The ongoing events in the Suweida Province cannot be dismissed as mere protests against economic and living conditions. Such a perspective would, at best, stem from misunderstanding, short-sightedness, a lack of foresight, and inadequate information. The reality is that the happenings in Suweida reflect a long-deferred aspiration of its people to shape the destiny of this crucial and sensitive region. There are multifaceted reasons underlying this movement, including eradicating corruption, ending state-sanctioned violence, curbing the influence of paramilitary groups (shabiha), and countering drug trafficking facilitated by the city’s strategic location. Additionally, there’s a prevailing sentiment among the people of Suweida that the regime’s downfall is imminent.
This movement transcends sectarian boundaries, encompassing not only the Druze population, which forms the majority, but also Christians, residents of various faiths, and tribal Muslims. They unite under shared demands: the implementation of Security Council Resolution 2254, the departure of the regime, the release of detainees, and the liberation of Syria from external influences. These demands echo the aspirations of Syrians nationwide and remain core tenets of the revolution. At a time when the regime seemed unassailable, the resurgence of this movement defies the narrative of its invincibility and the perceived failure of the revolution. It reinstates the revolutionary spirit and the call for regime change at a pivotal juncture.
Critics sometimes denigrate the Syrian Druze for their perceived lack of involvement in the revolution, alleging their support for or at least acquiescence to the regime. Yet, this viewpoint oversimplifies the complexities at play and disregards historical nuances. Suweida indeed played a role in the early stages of the revolution, exemplified by the actions of “Rijal al-Karama” and the late Sheikh Walid al-Balous, who paid with his life for his opposition to the regime. However, the rise of extremist elements that distorted the revolution’s image and principles led to a retreat by those who sought to protect their movement from extremism and terrorism.
With the retreat of extremist organizations from the southern region, the Syrian landscape is reshaping. Suweida rekindles its long-delayed aspirations, bolstered by public discontent and the support of its traditional religious leaders. These leaders hold a firm conviction that the Assad regime is ineffectual, perpetuating the same mismanagement, oppression, and dependence on illusionary power.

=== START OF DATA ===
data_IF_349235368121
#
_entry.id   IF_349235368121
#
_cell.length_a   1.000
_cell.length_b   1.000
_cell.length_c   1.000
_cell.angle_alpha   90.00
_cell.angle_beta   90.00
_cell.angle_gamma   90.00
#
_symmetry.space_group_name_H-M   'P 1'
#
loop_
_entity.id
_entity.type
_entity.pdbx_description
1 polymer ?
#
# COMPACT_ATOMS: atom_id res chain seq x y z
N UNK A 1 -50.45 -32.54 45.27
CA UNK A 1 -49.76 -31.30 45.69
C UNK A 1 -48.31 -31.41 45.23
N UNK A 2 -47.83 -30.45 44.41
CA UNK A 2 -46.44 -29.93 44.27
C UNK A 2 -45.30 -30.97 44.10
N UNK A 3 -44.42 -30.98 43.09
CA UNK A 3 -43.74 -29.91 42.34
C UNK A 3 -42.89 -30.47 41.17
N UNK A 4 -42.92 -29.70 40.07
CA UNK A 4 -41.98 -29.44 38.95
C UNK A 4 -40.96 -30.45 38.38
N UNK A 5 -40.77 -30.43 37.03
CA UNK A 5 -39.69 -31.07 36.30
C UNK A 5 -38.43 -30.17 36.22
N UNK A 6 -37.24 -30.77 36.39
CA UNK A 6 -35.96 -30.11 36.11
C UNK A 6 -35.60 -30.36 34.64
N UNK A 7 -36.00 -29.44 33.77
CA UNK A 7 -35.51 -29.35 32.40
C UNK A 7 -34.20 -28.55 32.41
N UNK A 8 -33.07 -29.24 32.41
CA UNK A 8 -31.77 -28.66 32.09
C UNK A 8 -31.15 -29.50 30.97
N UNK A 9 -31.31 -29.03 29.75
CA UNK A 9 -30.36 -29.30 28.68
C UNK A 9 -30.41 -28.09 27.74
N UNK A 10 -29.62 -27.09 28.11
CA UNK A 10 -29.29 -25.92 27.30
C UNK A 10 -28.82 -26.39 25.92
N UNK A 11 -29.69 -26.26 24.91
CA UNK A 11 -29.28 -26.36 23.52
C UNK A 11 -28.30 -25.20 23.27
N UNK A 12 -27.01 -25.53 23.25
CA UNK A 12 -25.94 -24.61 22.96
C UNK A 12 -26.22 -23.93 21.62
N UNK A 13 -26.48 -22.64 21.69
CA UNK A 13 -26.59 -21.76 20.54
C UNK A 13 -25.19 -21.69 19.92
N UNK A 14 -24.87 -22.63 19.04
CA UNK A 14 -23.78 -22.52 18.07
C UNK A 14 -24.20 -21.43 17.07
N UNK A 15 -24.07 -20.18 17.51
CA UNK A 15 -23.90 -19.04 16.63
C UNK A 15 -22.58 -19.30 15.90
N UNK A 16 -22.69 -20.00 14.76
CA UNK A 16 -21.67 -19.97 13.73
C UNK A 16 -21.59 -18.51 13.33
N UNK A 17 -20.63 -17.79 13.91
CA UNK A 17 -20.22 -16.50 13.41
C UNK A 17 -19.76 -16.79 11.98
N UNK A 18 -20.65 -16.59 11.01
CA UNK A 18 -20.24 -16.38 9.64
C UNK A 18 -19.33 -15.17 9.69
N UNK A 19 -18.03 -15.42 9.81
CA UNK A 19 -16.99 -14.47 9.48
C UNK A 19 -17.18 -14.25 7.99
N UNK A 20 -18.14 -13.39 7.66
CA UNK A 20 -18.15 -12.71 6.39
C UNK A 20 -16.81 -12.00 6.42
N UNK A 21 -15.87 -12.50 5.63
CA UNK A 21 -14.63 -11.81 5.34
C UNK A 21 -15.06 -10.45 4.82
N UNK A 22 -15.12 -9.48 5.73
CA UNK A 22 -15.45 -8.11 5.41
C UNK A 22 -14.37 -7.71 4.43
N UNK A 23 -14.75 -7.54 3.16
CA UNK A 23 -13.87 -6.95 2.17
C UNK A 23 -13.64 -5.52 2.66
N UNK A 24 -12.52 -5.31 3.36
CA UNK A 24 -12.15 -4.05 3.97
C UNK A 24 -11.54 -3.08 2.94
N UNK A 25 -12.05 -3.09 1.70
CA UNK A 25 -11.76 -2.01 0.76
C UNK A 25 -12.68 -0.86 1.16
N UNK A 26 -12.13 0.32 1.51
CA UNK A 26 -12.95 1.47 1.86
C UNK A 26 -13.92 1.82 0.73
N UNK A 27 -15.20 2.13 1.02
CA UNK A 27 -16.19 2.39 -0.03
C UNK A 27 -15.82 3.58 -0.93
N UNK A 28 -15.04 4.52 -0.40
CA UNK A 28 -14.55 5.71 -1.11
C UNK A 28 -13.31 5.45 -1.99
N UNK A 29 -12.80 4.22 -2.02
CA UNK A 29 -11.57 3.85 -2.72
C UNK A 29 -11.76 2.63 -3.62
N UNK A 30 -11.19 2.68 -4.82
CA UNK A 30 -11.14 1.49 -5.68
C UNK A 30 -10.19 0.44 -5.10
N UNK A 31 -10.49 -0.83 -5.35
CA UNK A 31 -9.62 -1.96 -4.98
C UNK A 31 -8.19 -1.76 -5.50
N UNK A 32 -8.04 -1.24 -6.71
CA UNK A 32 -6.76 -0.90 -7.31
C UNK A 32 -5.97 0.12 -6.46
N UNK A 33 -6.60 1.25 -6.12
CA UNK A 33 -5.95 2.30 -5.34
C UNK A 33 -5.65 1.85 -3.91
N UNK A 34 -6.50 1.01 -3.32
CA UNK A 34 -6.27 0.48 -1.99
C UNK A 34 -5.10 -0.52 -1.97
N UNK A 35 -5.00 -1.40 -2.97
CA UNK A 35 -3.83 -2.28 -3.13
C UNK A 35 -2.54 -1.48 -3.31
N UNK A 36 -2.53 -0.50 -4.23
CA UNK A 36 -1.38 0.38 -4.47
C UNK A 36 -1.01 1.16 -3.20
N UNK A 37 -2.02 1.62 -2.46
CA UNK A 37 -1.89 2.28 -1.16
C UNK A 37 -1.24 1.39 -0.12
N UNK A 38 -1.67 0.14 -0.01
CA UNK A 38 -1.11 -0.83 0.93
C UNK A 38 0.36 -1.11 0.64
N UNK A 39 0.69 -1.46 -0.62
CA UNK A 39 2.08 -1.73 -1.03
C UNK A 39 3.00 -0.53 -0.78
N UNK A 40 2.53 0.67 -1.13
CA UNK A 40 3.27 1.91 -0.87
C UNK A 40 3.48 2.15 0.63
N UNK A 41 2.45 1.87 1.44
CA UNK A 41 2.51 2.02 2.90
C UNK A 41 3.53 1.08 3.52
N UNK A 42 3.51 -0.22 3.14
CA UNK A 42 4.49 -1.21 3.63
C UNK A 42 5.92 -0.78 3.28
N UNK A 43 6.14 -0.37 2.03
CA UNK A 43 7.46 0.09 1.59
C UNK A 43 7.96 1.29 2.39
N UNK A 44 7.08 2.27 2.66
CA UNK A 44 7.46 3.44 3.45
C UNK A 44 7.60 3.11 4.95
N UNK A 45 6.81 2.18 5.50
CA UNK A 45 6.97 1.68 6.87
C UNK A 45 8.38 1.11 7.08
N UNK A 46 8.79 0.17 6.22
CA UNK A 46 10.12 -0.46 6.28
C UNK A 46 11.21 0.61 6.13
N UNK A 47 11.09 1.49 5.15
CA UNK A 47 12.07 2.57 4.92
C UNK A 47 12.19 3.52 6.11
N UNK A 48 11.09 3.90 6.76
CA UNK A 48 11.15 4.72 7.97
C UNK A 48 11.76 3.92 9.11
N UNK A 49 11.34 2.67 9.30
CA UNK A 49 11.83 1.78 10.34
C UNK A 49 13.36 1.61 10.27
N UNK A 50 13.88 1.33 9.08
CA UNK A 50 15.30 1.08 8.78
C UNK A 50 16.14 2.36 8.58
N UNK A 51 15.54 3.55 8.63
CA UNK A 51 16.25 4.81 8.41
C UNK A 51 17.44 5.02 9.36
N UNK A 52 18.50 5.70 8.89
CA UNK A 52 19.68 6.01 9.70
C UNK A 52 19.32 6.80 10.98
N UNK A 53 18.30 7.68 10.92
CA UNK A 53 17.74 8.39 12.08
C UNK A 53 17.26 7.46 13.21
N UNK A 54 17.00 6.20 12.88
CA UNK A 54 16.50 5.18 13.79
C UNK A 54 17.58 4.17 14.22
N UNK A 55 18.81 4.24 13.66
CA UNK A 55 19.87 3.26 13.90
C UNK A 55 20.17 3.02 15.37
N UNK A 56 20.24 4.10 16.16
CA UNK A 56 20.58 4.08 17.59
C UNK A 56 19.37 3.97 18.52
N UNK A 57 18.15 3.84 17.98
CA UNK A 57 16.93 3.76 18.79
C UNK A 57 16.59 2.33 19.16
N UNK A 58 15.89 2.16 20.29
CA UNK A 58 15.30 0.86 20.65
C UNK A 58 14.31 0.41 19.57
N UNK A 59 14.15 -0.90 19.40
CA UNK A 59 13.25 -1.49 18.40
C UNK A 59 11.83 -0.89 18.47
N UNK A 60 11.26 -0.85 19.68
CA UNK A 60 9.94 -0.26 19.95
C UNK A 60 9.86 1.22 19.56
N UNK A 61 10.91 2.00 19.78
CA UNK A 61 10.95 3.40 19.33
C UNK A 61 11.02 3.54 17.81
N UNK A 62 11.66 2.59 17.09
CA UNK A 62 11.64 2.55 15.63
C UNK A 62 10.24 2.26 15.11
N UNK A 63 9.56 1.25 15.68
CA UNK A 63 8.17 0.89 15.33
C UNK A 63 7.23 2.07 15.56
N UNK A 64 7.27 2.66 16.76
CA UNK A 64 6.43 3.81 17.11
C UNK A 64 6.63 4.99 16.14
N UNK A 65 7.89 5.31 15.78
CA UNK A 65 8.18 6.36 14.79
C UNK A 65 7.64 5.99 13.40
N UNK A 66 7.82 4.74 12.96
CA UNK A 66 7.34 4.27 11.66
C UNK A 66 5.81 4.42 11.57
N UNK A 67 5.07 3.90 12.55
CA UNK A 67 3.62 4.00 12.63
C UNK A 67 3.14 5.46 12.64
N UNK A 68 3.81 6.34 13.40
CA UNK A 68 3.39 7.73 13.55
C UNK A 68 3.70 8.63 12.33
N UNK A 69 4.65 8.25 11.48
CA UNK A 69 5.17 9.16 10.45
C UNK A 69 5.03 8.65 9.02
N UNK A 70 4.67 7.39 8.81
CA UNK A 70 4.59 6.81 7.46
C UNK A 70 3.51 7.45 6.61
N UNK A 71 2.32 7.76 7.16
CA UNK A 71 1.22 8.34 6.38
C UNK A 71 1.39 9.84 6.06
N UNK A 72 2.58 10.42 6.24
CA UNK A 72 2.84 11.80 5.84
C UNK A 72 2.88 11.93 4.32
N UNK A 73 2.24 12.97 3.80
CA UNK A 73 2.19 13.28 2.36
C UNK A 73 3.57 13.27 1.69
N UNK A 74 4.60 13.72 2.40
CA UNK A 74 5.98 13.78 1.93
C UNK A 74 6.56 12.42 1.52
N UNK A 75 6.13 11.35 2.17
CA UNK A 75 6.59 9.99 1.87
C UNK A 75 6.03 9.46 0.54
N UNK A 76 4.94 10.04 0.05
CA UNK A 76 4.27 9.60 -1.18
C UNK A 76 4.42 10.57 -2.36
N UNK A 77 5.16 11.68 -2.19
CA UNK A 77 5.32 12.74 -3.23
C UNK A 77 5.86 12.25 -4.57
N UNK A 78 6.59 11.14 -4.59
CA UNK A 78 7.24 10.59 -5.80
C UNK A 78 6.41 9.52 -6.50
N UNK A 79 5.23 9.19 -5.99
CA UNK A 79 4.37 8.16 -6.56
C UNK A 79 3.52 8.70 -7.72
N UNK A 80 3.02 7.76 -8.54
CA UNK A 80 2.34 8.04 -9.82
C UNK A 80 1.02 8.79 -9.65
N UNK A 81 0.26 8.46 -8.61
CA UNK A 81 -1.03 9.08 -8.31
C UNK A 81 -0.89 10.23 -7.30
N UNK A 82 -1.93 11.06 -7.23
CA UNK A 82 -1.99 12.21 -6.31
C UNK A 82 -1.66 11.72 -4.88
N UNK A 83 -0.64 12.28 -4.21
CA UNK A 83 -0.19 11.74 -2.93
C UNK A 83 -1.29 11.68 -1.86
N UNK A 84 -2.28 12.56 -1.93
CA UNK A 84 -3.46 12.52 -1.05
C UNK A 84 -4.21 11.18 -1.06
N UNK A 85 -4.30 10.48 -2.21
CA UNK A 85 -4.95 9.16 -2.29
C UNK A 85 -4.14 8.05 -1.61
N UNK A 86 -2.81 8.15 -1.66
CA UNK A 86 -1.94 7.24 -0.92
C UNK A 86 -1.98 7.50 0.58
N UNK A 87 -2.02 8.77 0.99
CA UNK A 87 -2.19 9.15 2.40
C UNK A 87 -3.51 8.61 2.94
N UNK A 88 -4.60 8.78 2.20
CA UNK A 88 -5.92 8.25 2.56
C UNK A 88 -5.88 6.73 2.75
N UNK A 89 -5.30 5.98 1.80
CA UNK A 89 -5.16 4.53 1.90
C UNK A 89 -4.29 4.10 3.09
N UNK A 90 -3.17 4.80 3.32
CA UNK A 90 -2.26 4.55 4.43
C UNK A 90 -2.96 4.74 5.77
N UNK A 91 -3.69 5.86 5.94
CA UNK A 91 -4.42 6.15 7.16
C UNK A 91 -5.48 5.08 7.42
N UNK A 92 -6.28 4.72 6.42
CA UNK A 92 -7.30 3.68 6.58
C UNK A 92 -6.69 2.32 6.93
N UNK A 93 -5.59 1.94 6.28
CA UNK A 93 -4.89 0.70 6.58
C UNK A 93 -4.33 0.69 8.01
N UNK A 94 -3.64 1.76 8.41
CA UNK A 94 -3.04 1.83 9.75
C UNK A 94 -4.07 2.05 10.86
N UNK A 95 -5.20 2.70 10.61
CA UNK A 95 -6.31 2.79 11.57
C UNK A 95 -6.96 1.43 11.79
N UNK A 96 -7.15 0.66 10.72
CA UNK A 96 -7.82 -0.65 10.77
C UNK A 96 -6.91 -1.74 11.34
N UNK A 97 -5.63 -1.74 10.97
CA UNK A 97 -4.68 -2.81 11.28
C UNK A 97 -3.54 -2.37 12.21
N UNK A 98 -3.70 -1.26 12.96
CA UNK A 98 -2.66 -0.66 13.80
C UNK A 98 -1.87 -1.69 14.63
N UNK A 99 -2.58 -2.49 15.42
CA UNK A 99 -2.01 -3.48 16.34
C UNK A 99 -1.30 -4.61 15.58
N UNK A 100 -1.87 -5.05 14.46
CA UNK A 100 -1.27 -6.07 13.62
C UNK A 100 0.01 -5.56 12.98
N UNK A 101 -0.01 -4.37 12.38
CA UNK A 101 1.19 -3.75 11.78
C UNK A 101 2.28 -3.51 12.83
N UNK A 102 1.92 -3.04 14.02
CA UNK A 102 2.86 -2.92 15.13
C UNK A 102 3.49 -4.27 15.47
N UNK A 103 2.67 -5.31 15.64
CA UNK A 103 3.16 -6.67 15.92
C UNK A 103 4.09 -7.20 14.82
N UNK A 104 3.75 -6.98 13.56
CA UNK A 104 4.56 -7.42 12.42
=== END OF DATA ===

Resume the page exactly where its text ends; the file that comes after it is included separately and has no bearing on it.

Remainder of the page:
The significance of Suweida’s movement extends beyond being just another city joining the ranks of the revolution or opposing the regime. This governorate boasts unique attributes, from its predominantly Druze population to its strategic location bordering Jordan. It wields influence within the internal, regional, and international contexts, impacting broader field arrangements.
Situated at the heart of the Syrian upheaval, Suweida’s border with Jordan makes it a crucial gateway for the regime and Iranian militias’ Captagon trafficking into the Gulf region. Its loss would strip the regime of a pivotal economic and political leverage point against Gulf states. Suweida neighbours Daraa, the revolution’s birthplace and a core opposition stronghold. Its eastern expanse extends to the Al-Sham desert, reaching the Iraqi-Jordanian border and the Al-Tanf base—a hub of significant developments under U.S. leadership.
Given its strategic location, Suweida’s movement directly influences the surrounding events. It can serve as a barrier against Iranian militias and drug smuggling. The regime is wary that violent suppression of the movement would carry hefty costs and draw international scrutiny.
Caught in a conundrum, the regime attempts to downplay the movement by associating it with Druze secessionist motives. This manipulative approach seeks to portray the movement as a minority rebellion aiming to fragment Syria. However, this narrative contradicts the movement’s overarching patriotic goals. Regime-affiliated elements and shabiha propagate this distortion, justifying violence as a means to prevent supposed partition.
The regime’s potential strategies include resorting to terrorism against the movement. This could involve either fueling extremism among the population or falsely claiming ISIS infiltration to justify repressive actions. To counter these potential tactics, coordination between the Suweida movement, other rebel strongholds, and their leaders is imperative. Transforming the movement into a formidable political force amid a delicate and precarious context is paramount.
This article was translated and edited by The Syrian Observer. The Syrian Observer has not verified the content of this story. Responsibility for the information and views set out in this article lies entirely with the author.